Selingo talks future of higher education
By Rebecca Rowland, The Dartmouth Staff
Published on Wednesday, February 20, 2013
Jeff Selingo, editor-at-large of The Chronicle for Higher Education, began his lecture on the future of higher education on Tuesday with a picture from the cartoon “The Jetsons,” highlighting the danger of making predictions about an unpredictable future. With that in mind, Selingo discussed current trends in higher education while paying attention to traditional values essential to a college education.
Currently, alternate forms of education, such as the recent introduction of massive open online courses and hybrid courses, and rising college tuition costs threaten traditional forms of higher education, Selingo said. College costs are increasing as family wealth decreases in light of the 2008 economic downturn. Meanwhile, states have contracted funding for day-to-day services, particularly higher education, and the federal government is considering cutting research grants and the Pell Grant program. Consequently, students must reevaluate the economic availability of a college education.
“Tuition is eating up a larger and larger share of family income,” Selingo said. “As a result, parents and students are asking more and more questions about what they’re buying for what they’re spending.”
While Dartmouth may not specifically face the same trouble attracting applicants or funding as other lesser-known colleges, many students are reassessing the current value and need for a college education, Selingo said.
“I met students who didn’t know why they were in college except that their parents wanted them to be,” he said. “We lack a real high-quality educational substitute for those who are ill-suited for traditional colleges like this.”
Students often have a romantic view of a traditional college education with “a leafy quad” and “neolithic” buildings, Selingo said. However, 33 percent of students transfer out of their original school and four in five say they feel like they are “drifting” through their educations.
There is no single solution to the troubles that higher education institutions face, he said.
Selingo proposed a system that embraces emerging education approaches.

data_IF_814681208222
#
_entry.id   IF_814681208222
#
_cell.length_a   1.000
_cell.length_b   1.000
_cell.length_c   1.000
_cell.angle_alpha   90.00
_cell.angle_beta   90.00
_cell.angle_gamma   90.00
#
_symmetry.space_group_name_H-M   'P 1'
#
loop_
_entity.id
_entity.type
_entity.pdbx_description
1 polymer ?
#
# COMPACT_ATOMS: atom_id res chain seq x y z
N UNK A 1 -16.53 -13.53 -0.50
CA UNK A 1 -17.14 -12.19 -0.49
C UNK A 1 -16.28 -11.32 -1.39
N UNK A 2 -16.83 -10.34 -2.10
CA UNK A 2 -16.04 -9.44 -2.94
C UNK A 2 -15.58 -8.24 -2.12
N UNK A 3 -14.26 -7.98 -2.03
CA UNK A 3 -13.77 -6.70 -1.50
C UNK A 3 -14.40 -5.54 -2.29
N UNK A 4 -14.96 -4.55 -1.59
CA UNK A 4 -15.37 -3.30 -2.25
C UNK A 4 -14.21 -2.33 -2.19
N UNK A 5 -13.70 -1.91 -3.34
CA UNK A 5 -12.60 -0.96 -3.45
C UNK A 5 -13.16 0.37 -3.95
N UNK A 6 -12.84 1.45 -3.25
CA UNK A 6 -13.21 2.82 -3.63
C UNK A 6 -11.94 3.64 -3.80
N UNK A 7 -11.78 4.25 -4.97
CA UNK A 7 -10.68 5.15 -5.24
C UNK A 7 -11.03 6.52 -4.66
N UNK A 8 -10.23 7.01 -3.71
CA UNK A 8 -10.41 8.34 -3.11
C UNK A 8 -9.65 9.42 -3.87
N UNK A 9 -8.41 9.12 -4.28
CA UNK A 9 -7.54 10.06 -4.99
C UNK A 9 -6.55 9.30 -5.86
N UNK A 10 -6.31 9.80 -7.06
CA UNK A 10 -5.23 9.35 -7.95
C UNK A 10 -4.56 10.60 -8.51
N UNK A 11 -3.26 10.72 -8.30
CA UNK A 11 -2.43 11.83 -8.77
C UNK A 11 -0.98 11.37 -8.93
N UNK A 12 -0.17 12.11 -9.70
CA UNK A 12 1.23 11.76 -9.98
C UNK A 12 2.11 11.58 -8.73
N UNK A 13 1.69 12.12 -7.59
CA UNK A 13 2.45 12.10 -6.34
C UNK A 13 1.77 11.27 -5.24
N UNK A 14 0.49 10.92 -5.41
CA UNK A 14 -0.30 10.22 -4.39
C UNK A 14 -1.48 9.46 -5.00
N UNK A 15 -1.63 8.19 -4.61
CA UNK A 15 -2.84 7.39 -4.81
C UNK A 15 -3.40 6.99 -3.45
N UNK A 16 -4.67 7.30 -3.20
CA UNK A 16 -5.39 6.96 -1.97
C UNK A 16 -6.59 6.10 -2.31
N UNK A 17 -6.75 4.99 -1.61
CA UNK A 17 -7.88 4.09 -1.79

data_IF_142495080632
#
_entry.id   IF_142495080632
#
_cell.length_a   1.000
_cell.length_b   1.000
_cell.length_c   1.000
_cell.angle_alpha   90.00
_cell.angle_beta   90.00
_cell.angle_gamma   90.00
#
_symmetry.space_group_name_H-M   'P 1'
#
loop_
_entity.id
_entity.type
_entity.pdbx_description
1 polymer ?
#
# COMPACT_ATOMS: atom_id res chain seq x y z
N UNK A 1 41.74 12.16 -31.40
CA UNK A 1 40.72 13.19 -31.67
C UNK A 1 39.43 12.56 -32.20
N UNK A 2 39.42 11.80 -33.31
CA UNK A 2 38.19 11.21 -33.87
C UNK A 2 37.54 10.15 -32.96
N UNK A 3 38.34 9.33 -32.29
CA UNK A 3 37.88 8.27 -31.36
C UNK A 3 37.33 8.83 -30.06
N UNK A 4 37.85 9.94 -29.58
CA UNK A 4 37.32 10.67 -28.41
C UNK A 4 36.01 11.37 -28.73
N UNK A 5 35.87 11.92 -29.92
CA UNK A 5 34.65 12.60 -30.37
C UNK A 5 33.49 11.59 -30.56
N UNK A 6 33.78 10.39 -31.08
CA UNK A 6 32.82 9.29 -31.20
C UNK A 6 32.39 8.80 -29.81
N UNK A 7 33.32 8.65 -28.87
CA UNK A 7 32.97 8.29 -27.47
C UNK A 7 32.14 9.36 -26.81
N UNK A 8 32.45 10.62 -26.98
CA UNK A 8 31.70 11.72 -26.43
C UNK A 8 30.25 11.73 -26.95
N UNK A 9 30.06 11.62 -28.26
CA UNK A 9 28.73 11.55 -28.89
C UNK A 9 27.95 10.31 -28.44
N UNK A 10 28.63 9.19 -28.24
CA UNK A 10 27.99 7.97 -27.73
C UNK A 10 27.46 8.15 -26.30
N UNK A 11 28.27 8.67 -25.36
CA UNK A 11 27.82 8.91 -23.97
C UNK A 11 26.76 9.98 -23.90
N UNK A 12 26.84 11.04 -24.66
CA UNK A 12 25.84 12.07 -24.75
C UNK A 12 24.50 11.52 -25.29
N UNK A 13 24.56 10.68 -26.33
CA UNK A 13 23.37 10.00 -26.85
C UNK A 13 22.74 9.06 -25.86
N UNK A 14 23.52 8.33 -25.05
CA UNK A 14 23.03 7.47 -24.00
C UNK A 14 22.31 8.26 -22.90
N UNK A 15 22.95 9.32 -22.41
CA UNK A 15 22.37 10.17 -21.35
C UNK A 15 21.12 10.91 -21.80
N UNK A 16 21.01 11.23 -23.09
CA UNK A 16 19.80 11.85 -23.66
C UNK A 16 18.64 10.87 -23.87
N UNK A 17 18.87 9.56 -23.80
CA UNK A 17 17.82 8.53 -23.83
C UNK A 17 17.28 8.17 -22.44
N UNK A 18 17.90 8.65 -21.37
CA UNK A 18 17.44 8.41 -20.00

Selingo’s plan includes blending K-12 education with real world experiences, competency-based courses, where students determine the pace of the class, and increased usage of MOOCs.
Hybrid courses, which combine alternative education approaches with traditional methods, allow students more flexibility to work at their own pace, resulting in better productivity and efficiency, Selingo said.
Computer science major Shloka Kini ’13, who attended the lecture, expressed mixed feelings about expanding the College’s community through online classes.
“There are always pros and cons of opening up Dartmouth courses to other students outside,” she said.
While there is value in keeping the College a private and intimate community, a Dartmouth education cannot currently reach a large audience of students, Kini said.
While higher education has been trending toward alternative solutions, traditional college education is still valuable, Selingo said.
Students benefit from interaction with professors, study abroad experiences, internships, research opportunities and collaborative environments, which contribute to the strength of a traditional liberal arts education, he said.
A key value of a college education is to teach students the ability to be creative, take risks and “learn how to fail,” Selingo said.
Kini said her mentor-mentee relationship with computer science professor Thomas Cormen and her term abroad have defined her college career.
For students like Kini, who want to enter the workforce, Selingo said there should be a transition period before and after college. Venture for America and Teach for America are two examples of opportunities for recent college graduates, Selingo said.